A protein interaction screen reveals 336 MYC-binding proteins that bind to distinct MYC homology boxes (MB).

  • Major finding: A protein interaction screen reveals 336 MYC-binding proteins that bind to distinct MYC homology boxes (MB).

  • Mechanism: Two MBs cooperate to promote tumorigenesis, MB0 by binding to TFIIF and MBII by binding to TRRAP-HAT.

  • Impact: Only a subset of MYC interactors promote tumorigenesis, an insight that may aid therapeutic targeting of MYC.

The MYC family proteins MYC, MYCL1, and MYCN are frequently deregulated in cancer. These proteins harbor six highly conserved regions termed MYC homology boxes (MB), but the mechanisms by which MYC promotes tumorigenesis and the contribution of the individual MBs are not well understood. To delineate the function of the MBs, Kalkat and colleagues conducted proteomic profiling to identify the binding partners of wild-type MYC and six deletion mutants each with one of the MBs deleted. A total of 336 MYC-interacting proteins were identified, and each MB deletion resulted in loss of a subset of interactors. Deletion of MB0 resulted in loss of 94 interacting partners, and deletion of MBII resulted in loss of 43 interacting partners including a previously identified histone acetyltransferase (HAT) complex component TRRAP. Only two of the MB domains, MB0 and MBII, were required for tumorigenesis. Deletion of MB0 or MBII suppressed cell proliferation in vitro and suppressed the growth of MYC-dependent breast cancer xenografts in vivo. MB0 and MBII had distinct functions in promoting transcription and tumorigenesis. RNA sequencing showed minimal overlap between the genes upregulated by each MB, indicating that each regulates a distinct set of genes. MBII interacted with TRRAP–HAT complexes to promote tumor initiation, and deletion of MBII suppressed MYC-mediated histone acetylation. In contrast, MB0 interacted directly with the TFIIF transcription elongation complex to regulate transcription and accelerate tumor growth. Coexpressing both the mutant lacking MB0 and the mutant lacking MBII was sufficient to rescue tumor growth, further indicating that MB0 and MBII have independent but complementary effects in tumor promotion. Collectively, these findings reveal two MYC domains that cooperate to drive tumorigenesis, insights that may have implications for the development of MYC-targeted therapies.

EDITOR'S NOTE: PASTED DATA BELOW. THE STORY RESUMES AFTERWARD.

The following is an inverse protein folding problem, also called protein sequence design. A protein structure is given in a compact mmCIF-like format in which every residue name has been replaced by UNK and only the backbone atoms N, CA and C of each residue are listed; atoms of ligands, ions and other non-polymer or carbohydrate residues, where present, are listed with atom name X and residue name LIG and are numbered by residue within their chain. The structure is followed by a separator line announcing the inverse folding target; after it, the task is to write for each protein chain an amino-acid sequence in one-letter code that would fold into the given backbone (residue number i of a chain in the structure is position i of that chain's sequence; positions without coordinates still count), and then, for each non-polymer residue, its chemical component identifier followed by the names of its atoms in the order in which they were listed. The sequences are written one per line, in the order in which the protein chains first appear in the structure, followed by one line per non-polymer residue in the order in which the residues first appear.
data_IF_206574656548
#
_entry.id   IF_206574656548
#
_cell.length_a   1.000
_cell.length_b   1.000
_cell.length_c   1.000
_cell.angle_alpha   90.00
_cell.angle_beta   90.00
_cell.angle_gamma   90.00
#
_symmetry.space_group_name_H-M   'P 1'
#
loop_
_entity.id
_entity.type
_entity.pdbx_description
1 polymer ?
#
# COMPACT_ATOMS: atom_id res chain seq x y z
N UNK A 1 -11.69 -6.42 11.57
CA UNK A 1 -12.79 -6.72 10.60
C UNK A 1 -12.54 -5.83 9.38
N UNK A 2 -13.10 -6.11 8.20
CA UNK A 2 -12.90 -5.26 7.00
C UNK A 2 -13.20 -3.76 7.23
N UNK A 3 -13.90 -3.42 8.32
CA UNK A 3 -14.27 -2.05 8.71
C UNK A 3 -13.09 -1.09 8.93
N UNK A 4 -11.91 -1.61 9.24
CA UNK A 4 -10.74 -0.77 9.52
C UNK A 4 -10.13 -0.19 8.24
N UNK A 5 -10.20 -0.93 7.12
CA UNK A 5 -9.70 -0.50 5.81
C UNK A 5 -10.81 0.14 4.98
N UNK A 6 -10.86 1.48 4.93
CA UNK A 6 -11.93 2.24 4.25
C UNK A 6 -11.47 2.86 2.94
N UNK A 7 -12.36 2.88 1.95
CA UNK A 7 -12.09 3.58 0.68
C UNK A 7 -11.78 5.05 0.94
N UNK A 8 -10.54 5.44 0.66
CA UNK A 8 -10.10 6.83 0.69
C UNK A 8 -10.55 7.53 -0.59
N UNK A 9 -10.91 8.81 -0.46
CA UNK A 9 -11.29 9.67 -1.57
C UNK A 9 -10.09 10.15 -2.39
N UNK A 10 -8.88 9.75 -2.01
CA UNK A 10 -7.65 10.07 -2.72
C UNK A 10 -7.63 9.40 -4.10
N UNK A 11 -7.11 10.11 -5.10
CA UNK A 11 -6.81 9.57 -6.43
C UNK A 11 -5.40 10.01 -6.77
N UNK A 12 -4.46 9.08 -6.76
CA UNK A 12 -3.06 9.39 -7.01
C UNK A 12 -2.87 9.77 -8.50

Kalkat M, Resetca D, Lourenco C, Chan PK, Wei Y, Shiah YJ, et al. MYC protein interactome profiling reveals functionally distinct regions that cooperate to drive tumorigenesis. Mol Cell 2018;72:836–48.

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